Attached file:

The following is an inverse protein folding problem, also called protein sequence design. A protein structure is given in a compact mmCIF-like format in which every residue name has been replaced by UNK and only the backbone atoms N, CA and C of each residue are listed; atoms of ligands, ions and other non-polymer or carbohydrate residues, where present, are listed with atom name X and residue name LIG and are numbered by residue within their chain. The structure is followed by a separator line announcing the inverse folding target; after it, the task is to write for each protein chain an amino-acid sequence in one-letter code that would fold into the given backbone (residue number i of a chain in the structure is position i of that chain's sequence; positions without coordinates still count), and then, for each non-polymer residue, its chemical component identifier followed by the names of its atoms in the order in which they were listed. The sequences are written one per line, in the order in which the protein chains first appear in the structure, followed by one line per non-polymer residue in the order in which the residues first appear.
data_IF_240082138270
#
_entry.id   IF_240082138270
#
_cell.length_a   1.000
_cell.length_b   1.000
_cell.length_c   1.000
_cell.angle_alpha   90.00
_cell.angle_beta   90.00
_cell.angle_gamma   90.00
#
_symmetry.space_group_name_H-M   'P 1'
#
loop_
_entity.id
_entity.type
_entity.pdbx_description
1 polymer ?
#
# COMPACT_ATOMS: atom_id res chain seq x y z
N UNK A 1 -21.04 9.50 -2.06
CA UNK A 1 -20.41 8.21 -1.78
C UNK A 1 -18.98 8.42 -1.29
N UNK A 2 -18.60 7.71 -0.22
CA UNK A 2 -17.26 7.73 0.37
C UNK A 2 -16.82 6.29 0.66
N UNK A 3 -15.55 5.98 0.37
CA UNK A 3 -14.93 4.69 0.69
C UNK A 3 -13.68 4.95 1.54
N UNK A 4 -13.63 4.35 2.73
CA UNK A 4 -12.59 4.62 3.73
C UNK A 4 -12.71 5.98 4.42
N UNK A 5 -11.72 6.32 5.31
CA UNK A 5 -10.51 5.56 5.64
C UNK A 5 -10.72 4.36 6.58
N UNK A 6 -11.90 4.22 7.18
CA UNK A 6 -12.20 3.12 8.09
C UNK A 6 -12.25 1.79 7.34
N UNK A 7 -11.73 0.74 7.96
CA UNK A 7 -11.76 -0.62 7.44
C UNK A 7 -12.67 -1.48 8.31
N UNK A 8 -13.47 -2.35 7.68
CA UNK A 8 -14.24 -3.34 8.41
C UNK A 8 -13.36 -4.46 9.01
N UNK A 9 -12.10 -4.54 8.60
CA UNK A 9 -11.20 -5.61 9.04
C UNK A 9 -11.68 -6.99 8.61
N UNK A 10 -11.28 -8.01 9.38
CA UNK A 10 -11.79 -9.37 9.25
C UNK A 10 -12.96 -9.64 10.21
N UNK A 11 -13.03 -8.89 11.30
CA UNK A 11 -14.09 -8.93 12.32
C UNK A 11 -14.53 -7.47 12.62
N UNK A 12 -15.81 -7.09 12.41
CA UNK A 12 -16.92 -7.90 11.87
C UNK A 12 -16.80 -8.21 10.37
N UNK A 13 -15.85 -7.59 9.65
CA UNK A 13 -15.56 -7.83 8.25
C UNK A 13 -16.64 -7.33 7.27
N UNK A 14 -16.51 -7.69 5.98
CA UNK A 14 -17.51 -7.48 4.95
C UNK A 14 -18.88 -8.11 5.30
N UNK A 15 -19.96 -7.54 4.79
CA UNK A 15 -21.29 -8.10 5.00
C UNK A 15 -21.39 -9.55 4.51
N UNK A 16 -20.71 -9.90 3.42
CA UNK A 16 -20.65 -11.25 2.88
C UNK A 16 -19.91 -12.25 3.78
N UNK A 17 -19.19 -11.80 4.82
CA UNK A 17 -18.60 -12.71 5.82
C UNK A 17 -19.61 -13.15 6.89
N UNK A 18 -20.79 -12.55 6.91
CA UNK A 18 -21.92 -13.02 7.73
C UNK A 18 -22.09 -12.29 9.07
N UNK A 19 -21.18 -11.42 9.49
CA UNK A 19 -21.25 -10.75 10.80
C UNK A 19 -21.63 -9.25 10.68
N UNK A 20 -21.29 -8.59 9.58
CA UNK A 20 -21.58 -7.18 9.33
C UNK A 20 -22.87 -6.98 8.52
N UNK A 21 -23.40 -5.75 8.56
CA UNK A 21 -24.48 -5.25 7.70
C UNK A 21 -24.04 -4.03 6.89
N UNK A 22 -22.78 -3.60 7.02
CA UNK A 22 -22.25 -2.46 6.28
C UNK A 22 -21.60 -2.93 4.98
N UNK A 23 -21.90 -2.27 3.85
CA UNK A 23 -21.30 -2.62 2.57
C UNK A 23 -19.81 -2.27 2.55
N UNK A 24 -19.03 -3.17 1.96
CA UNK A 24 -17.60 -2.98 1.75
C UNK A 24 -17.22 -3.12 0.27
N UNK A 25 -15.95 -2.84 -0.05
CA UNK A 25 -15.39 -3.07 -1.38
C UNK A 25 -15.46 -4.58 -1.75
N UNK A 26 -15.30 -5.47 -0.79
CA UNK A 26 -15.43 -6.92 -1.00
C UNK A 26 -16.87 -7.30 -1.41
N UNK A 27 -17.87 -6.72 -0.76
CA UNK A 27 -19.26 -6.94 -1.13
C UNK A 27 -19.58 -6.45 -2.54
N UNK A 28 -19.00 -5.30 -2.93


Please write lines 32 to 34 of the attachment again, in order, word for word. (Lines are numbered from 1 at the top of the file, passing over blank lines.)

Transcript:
CA UNK A 4 -12.59 4.62 3.73
C UNK A 4 -12.71 5.98 4.42
N UNK A 5 -11.72 6.32 5.31